On another occasion, in Chicago, he jumped 8ft off the stage. ‘When I began running to the audience, a security guard stuck his arm out and I thought, “Does he want a hug?” Then next thing I know he’s rugby-tackled me. He wouldn’t release me and I was screaming in his ear, “I’m the f—ing singer.” I had to wait for the other guards to pull him off.’

I would have thought Blunt’s training in unarmed combat would have helped. I presume he still works out. ‘No, never. Couldn’t handle it. Too boring. I am a hyperactive person though.’ He likes an adrenaline rush, as well, having recently bought an 1100cc Moto Guzzi V11 Sport motorbike. There’s also the skiing, which he still does, and the riding. Actually, he tells me, he never really liked horses before joining the Life Guards. So why did he join that particular regiment?

‘Well, it is a reconnaissance regiment.’ But they are all so tall in the Life Guards, did that not make him self-conscious? ‘Some are. The Foot Guards tend to be taller regiments, though. The Life Guards take a few shrimps, as well. Besides, they are on horses, so height isn’t so important. Also being in that regiment had the benefit of being in Knightsbridge. I got a chance to be in London and meet people in the music scene.’ And groupies, as it happens.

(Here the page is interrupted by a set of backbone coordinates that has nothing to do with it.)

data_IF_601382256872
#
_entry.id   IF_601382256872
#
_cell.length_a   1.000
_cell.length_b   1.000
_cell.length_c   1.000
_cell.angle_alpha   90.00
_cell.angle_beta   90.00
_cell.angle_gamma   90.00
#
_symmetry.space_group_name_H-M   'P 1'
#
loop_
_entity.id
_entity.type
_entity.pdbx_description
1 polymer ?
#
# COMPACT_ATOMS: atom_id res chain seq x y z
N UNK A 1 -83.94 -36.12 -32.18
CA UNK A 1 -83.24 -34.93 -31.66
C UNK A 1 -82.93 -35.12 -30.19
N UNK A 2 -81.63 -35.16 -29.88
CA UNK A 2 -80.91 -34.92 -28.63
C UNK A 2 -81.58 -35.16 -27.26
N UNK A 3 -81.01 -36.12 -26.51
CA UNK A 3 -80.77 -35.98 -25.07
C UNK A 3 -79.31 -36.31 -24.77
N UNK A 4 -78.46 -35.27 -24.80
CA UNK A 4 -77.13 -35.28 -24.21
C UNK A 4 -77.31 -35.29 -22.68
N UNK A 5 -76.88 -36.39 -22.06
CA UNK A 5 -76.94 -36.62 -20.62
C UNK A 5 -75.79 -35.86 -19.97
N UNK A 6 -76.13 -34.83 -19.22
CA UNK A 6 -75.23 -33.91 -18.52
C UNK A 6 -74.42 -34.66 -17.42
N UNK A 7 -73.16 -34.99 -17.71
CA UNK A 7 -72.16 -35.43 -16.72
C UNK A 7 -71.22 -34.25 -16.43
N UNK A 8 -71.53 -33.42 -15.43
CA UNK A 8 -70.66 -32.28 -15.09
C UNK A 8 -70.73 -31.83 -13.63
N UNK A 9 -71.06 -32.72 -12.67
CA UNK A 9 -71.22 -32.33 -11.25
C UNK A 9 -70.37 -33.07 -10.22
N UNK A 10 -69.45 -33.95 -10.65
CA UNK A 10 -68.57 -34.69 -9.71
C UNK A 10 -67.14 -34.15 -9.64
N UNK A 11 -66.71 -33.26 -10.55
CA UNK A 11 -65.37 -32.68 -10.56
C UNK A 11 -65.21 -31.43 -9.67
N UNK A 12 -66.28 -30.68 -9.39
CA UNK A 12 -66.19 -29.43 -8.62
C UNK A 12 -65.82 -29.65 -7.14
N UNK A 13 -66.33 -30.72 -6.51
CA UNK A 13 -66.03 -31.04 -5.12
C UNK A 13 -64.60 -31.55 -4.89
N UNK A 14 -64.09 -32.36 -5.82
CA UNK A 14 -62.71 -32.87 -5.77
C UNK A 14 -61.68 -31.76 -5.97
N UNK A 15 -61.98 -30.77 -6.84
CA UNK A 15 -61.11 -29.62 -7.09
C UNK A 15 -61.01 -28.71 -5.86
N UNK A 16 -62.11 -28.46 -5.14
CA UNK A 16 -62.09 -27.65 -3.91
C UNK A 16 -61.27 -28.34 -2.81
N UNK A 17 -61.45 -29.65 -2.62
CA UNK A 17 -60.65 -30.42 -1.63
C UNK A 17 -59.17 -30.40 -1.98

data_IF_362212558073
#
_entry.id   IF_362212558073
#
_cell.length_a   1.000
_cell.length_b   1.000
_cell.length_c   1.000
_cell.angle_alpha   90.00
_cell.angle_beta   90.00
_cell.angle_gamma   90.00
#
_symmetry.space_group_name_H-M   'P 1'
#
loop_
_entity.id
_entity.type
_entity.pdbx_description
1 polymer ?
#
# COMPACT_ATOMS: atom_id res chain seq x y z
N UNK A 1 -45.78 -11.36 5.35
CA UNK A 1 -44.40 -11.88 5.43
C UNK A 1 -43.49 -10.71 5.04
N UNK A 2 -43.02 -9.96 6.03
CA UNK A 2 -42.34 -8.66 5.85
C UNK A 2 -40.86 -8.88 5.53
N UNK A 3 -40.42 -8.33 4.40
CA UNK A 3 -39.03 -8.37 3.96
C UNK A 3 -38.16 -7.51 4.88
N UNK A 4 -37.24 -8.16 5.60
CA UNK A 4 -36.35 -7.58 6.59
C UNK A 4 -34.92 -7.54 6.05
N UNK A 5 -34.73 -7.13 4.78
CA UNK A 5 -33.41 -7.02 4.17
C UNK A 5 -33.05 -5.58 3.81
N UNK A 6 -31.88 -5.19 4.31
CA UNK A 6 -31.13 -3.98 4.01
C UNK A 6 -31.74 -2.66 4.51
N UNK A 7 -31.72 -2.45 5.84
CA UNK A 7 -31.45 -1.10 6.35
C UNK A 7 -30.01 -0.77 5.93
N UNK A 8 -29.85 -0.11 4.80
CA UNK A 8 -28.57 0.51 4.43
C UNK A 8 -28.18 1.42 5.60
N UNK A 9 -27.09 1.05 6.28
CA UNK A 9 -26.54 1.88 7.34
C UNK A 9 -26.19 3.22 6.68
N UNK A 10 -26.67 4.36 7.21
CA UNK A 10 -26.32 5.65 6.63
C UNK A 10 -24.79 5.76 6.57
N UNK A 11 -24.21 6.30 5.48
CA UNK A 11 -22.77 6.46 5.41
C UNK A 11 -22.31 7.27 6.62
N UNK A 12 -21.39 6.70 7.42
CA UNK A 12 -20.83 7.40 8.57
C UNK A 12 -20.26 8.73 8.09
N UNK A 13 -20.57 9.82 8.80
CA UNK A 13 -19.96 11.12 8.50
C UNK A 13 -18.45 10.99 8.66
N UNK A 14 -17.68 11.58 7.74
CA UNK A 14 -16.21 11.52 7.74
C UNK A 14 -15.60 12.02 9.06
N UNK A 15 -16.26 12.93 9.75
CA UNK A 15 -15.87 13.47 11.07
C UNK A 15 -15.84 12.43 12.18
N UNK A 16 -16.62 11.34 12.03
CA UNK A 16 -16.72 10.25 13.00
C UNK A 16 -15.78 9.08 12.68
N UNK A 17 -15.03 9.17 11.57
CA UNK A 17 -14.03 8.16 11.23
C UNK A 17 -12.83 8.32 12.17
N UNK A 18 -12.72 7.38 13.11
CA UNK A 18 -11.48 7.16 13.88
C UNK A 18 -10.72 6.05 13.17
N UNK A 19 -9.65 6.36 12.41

As he paraded up and down the Mall in plumed helmet and shiny breastplate, girls would stick their phone numbers down his knee-length boots. But it was his time in Kosovo that really made girls swoon. He used to strap his guitar to the outside of his tank, because there wasn’t room for it inside. He had learnt to play the violin at five, the piano at seven and the guitar at 14, while a pupil at Harrow.

He writes his songs on piano and guitar. ‘But mainly guitar because it is easier to carry around. It’s like a child messing around with a toy. If a tune comes to me I don’t record it instantly. I think if I remember it, then it must be worth remembering, and if I forget it, then it was forgettable.’

Does he have any anxiety dreams about forgetting lines or chords? ‘Not yet. Perhaps I will tonight. Perhaps you’ve jinxed me. But audiences aren’t judgmental, and if things go wrong and you can look them in the eye, that is fine. The only people who are judgmental are the journalists. I will be conscious of you being there in the audience judging me.’